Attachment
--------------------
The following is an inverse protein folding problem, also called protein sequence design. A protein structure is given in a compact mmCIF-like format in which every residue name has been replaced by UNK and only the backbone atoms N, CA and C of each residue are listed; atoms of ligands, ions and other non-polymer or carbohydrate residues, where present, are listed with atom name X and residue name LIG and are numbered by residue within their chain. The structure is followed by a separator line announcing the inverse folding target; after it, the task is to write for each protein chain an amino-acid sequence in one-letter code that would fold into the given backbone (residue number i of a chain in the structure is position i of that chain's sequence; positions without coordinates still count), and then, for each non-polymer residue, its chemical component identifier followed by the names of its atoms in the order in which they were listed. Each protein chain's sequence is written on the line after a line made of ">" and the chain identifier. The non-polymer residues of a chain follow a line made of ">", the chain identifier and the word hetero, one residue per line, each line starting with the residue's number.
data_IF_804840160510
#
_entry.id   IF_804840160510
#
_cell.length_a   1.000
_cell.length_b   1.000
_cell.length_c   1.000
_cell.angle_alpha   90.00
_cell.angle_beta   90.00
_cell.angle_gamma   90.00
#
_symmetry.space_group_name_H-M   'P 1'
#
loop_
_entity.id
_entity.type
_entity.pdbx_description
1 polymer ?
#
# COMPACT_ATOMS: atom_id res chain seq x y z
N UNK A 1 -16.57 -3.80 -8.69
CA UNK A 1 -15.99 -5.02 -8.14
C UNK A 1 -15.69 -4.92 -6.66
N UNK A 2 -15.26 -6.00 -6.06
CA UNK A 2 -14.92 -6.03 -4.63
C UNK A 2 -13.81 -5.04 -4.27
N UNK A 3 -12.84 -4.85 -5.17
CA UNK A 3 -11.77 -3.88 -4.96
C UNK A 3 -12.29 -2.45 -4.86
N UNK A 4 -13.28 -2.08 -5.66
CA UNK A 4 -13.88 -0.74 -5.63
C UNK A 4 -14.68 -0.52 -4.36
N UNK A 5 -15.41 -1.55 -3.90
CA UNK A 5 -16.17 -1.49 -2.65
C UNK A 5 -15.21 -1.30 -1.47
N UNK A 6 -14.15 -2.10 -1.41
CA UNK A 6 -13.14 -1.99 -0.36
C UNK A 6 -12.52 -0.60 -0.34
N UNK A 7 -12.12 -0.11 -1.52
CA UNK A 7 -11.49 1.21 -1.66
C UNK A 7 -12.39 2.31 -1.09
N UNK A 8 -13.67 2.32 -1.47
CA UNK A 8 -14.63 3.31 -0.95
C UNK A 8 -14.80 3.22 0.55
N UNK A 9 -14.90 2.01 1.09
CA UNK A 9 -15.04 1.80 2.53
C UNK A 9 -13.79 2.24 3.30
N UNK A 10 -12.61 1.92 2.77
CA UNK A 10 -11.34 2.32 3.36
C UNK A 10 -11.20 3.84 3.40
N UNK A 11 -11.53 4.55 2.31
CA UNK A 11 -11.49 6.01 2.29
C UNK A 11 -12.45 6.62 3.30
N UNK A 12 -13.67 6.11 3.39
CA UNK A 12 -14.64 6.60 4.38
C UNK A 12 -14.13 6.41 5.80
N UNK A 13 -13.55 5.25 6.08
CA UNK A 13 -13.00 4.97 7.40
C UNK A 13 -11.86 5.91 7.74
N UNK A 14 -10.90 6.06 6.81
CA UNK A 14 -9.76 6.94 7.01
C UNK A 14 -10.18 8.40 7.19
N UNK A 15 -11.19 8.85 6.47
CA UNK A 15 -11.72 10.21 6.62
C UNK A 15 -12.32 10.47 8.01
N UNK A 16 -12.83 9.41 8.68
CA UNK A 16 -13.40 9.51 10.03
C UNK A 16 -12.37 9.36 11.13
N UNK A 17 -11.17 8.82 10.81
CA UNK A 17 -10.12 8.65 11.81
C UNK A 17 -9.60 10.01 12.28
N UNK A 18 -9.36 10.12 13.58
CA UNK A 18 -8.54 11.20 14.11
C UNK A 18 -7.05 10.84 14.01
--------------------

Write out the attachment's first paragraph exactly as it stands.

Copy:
The following is an inverse protein folding problem, also called protein sequence design. A protein structure is given in a compact mmCIF-like format in which every residue name has been replaced by UNK and only the backbone atoms N, CA and C of each residue are listed; atoms of ligands, ions and other non-polymer or carbohydrate residues, where present, are listed with atom name X and residue name LIG and are numbered by residue within their chain. The structure is followed by a separator line announcing the inverse folding target; after it, the task is to write for each protein chain an amino-acid sequence in one-letter code that would fold into the given backbone (residue number i of a chain in the structure is position i of that chain's sequence; positions without coordinates still count), and then, for each non-polymer residue, its chemical component identifier followed by the names of its atoms in the order in which they were listed. Each protein chain's sequence is written on the line after a line made of ">" and the chain identifier. The non-polymer residues of a chain follow a line made of ">", the chain identifier and the word hetero, one residue per line, each line starting with the residue's number.